As of the end of 2019, the state was still working on the rules for dispensaries. Pharmacies might also be licensed to sell cannabis oil. However, few pharmacies are expected to participate because marijuana is still federally illegal and selling cannabis products could jeopardize their legal status to sell other drugs. 

Many experts in the cannabis industry expect Georgia’s limited medical marijuana law and lack of real CBD laws to be problematic. The state’s CBD oil policy on zero THC will inevitably cause problems. In other states such as neighboring Tennessee, CBD laws are more in line with the federal definition which specifies a maximum THC content of 0.3 percent. 

Now that we’ve given you the back story, let’s look at the facts regarding the legality and use of CBD oil and other CBD-infused products in the state of Georgia.

Georgia hemp CBD oil FAQ | 2022

Is CBD oil legal in Georgia?

The CBD oil answer here is yes and no. Yes, if you’re a medical marijuana patient and your CBD oil contains under .5 percent THC and more CBD than THC. And, yes if you’re not a patient and your CBD oil contains zero THC. Otherwise, no, it’s not legal. 

Medical patients are permitted to possess up to 20 fluid ounces of the low THC cannabis oil. In order to qualify for the medical marijuana program, a patient must be diagnosed with a qualifying medical condition. We list them below.

Can doctors in Georgia prescribe CBD oil?

Because CBD oil is not an FDA approved drug (and probably never will be) doctors are not permitted to prescribe CBD products. The only exception is a drug called Epidiolex. Epidiolex is essentially purified CBD. It has been approved by the FDA for the treatment of certain forms of childhood epilepsy. 

That being said, medical doctors in Georgia may recommend low-THC CBD oil for qualified patients. Getting certified for medical cannabis in accord with state law can be done online using telemedicine.

What conditions are being Helped with CBD products?

The most common reasons cited by those who use CBD oil are to reduce pain and anxiety and improve sleep. However, there are scores of medical conditions that are being treated with CBD in Georgia.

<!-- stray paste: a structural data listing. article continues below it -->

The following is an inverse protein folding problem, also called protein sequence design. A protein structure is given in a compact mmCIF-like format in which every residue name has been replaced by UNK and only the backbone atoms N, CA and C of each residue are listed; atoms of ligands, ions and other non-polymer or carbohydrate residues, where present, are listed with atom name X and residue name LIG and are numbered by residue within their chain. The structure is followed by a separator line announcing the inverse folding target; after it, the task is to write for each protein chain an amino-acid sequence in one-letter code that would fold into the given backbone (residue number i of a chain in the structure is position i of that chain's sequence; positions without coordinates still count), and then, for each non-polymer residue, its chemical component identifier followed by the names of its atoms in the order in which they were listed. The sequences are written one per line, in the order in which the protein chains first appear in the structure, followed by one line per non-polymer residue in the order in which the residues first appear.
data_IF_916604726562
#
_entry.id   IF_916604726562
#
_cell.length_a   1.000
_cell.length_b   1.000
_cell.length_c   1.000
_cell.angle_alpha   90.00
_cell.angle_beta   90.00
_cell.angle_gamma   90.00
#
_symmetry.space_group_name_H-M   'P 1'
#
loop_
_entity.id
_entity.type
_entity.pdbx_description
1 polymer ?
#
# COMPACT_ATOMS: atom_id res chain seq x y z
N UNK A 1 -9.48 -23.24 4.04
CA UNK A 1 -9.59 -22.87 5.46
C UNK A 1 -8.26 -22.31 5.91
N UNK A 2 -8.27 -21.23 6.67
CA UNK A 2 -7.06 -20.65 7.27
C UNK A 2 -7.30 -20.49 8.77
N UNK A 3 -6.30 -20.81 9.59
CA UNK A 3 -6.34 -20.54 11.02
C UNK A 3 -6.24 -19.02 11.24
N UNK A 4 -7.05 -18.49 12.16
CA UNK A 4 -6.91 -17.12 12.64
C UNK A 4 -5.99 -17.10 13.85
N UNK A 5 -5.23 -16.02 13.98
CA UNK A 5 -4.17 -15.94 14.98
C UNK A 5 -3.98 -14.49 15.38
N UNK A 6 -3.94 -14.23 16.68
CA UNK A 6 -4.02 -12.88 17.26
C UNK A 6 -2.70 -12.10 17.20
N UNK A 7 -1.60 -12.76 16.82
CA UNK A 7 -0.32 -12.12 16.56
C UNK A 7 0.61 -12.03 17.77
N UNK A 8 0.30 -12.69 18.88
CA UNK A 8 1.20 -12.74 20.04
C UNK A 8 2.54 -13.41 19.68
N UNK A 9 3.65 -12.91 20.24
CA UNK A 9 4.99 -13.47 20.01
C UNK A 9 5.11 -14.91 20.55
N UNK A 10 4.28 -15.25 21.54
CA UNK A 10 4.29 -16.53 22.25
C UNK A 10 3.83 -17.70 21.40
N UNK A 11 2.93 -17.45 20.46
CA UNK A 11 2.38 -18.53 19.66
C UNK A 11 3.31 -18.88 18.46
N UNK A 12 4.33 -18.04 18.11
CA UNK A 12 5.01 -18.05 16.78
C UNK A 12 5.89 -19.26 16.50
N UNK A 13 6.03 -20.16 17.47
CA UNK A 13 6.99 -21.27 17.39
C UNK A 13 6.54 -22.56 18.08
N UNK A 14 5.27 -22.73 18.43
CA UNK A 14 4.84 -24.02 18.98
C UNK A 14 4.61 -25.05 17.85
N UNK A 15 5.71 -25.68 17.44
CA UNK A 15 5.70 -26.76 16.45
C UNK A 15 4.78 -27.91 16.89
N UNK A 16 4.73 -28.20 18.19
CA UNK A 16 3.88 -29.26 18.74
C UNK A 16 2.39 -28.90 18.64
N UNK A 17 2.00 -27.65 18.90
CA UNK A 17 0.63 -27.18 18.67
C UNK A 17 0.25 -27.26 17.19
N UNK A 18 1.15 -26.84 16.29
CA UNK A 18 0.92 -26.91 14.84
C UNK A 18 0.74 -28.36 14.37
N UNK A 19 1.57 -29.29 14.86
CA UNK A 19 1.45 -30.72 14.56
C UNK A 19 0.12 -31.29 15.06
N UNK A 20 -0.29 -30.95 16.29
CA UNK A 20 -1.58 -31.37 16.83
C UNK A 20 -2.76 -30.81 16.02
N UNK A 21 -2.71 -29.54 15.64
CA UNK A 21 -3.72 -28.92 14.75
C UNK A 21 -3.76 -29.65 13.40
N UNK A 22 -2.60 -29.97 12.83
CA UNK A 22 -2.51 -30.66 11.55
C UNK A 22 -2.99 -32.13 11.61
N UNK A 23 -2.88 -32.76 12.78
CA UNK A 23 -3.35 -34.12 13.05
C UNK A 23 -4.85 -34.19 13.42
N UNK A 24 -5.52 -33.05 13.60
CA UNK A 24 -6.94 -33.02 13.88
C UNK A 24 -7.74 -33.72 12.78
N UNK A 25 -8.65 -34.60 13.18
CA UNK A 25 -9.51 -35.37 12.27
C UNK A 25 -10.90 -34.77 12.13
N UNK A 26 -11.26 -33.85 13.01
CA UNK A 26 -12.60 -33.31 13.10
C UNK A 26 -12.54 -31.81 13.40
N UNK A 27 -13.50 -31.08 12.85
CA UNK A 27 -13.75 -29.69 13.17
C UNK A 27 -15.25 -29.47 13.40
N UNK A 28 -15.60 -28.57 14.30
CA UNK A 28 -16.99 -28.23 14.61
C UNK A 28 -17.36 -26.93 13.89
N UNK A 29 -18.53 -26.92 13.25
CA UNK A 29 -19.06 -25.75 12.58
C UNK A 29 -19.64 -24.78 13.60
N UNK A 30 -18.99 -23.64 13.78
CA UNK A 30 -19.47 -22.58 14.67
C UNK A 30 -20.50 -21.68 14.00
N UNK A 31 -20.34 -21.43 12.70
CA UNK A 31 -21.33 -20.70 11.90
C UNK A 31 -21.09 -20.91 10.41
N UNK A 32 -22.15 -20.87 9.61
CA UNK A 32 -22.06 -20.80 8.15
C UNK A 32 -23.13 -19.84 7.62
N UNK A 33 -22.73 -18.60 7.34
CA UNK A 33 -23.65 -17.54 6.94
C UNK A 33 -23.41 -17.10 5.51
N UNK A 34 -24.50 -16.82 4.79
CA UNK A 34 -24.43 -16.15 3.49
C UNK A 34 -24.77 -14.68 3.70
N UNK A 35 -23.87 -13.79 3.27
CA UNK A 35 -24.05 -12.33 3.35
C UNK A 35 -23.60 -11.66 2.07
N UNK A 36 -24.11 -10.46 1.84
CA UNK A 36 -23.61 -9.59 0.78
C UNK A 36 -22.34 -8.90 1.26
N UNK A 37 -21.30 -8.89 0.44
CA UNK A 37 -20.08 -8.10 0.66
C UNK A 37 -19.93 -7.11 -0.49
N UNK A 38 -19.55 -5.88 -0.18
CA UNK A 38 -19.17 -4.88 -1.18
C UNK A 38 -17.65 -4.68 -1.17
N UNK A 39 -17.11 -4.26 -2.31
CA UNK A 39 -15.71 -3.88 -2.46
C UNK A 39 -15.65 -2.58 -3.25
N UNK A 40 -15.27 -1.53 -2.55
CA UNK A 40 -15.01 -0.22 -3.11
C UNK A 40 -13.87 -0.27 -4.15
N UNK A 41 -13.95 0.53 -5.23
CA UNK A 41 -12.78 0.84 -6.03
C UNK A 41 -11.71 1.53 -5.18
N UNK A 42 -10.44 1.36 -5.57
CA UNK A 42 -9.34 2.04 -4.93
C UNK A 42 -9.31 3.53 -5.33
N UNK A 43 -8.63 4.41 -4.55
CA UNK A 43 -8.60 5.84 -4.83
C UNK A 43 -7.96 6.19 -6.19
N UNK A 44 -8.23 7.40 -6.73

Medical conditions being treated with CBD in Georgia include:

Can I legally buy CBD oil products online in Georgia?

For CBD products that contain zero THC, the answer here is, “yes, but… buyer beware.” Know what you’re purchasing. Furthermore, you should avoid edibles and beverages. Stick with CBD oils, topicals, and other non-edible products and go with a brand that you can trust to promise zero THC. Otherwise, you risk the wrath of the law.

Buying CBD online in Georgia has some real benefits. For starters, you’ll find a much wider selection of brands and products. Furthermore, the most respected brands will provide evidence in the form of lab reports that confirms that the products are THC-free. Lab reports can also confirm that the products are free from toxic contaminants and contain the amount of CBD listed on the label.

Is Delta 8 THC legal in Georgia?

A great example of the mind-bending evolution of the CBD market is a relatively new product called delta-8 THC. Prior to 2021, few people had ever heard of delta-8 THC. This is essentially a cannabinoid that is similar to the familiar buzz-inducing delta-9 THC except that it’s produced directly from hemp CBD rather than from marijuana. Delta-8 is less intoxicating and less likely to cause feelings of paranoia than the THC found in marijuana. Nonetheless, it does have some intoxicating properties.

Because it’s a form of tetrahydrocannabinol that has mild psychotropic effects, Delta-8 falls into a gray area of CBD laws. Several U.S. states don’t seem to be too concerned with D8, some have regulated or banned it and lawmakers in some other states are looking into doing the same.

Most of the states allow the sale of D8 outside of marijuana dispensaries including Nevada, Ohio, Florida, Virginia, Pennsylvania, New Jersey, and Massachusetts.

What hemp CBD products are available?

Can I legally grow hemp in Georgia?

Although Georgia has passed hemp laws, as of the time of writing, the details of the program are still being worked out. State officials have penned proposed rules and submitted them to the US Department of Agriculture for approval. Assuming the plans are approved, Georgia farmers could begin legally growing hemp as early as the spring of 2020. 

Under Georgia’s proposed hemp rules, a hemp growing license will cost $50 per acre annually. Hemp farmers will only be permitted to sell hemp to state-licensed processing companies and cannot sell their products out of state — which is extremely limiting. Furthermore, all hemp crops are subject to inspection. If a crop is deemed to exceed 0.3 percent THC the entire crop must be destroyed.